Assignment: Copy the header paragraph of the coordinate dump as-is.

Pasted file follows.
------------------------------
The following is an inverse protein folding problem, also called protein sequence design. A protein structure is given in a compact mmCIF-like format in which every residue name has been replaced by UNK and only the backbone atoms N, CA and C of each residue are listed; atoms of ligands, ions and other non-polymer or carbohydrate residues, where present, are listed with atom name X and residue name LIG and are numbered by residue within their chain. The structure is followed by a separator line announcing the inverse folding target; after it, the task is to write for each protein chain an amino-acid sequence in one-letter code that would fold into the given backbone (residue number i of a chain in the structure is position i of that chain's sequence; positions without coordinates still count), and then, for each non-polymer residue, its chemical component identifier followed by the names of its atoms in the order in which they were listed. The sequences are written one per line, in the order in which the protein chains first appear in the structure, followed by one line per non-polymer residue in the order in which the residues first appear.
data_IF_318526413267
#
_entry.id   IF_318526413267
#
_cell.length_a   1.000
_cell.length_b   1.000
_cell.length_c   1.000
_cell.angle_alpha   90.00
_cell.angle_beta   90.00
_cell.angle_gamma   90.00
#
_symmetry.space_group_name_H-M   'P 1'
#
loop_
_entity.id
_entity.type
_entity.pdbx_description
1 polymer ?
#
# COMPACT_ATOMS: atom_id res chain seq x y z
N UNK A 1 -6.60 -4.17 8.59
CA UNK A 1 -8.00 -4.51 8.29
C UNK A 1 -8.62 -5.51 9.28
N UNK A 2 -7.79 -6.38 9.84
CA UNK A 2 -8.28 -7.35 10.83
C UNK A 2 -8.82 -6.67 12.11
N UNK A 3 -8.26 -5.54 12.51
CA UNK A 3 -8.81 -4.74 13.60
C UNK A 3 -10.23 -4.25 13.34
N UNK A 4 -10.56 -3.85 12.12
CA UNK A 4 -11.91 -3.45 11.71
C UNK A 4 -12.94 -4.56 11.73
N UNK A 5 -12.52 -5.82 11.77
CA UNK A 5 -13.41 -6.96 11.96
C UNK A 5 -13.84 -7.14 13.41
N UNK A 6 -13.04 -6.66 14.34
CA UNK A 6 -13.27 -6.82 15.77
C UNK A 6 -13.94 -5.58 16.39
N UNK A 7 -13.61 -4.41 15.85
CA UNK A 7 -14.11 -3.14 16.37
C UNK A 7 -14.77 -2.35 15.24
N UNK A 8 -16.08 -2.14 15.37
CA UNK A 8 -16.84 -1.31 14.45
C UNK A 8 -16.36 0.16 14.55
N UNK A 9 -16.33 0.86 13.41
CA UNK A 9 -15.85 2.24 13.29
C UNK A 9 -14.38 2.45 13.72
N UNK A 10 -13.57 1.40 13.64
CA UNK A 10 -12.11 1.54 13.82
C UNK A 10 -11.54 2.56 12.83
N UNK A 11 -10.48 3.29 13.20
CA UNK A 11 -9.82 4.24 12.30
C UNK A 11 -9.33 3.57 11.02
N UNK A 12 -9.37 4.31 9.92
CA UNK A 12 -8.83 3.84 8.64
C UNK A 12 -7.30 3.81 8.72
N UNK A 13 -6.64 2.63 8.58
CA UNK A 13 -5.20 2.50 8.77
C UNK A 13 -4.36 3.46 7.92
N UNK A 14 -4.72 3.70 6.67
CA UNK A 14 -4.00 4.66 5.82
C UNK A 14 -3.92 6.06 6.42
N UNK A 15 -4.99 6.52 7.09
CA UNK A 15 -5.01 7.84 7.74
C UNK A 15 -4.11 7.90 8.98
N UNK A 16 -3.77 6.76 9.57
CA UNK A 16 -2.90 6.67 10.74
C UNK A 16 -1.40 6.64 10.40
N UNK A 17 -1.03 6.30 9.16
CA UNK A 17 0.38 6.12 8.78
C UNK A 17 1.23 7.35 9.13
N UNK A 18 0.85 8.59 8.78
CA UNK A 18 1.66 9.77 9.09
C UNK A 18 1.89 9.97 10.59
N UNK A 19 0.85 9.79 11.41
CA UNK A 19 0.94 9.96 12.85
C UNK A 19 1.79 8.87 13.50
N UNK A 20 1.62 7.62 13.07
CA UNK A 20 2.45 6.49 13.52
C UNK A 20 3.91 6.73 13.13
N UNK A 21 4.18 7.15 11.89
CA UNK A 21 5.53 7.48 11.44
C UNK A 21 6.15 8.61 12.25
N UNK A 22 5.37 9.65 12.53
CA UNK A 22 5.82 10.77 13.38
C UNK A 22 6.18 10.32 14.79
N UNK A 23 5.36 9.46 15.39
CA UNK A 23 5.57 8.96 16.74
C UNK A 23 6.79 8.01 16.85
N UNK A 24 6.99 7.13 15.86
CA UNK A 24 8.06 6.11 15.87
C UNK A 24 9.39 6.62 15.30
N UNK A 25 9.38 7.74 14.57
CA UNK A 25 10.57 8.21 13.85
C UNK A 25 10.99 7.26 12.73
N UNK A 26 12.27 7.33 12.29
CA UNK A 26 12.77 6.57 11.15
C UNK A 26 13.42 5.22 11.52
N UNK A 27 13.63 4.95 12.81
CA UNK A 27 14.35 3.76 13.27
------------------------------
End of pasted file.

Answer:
The following is an inverse protein folding problem, also called protein sequence design. A protein structure is given in a compact mmCIF-like format in which every residue name has been replaced by UNK and only the backbone atoms N, CA and C of each residue are listed; atoms of ligands, ions and other non-polymer or carbohydrate residues, where present, are listed with atom name X and residue name LIG and are numbered by residue within their chain. The structure is followed by a separator line announcing the inverse folding target; after it, the task is to write for each protein chain an amino-acid sequence in one-letter code that would fold into the given backbone (residue number i of a chain in the structure is position i of that chain's sequence; positions without coordinates still count), and then, for each non-polymer residue, its chemical component identifier followed by the names of its atoms in the order in which they were listed. The sequences are written one per line, in the order in which the protein chains first appear in the structure, followed by one line per non-polymer residue in the order in which the residues first appear.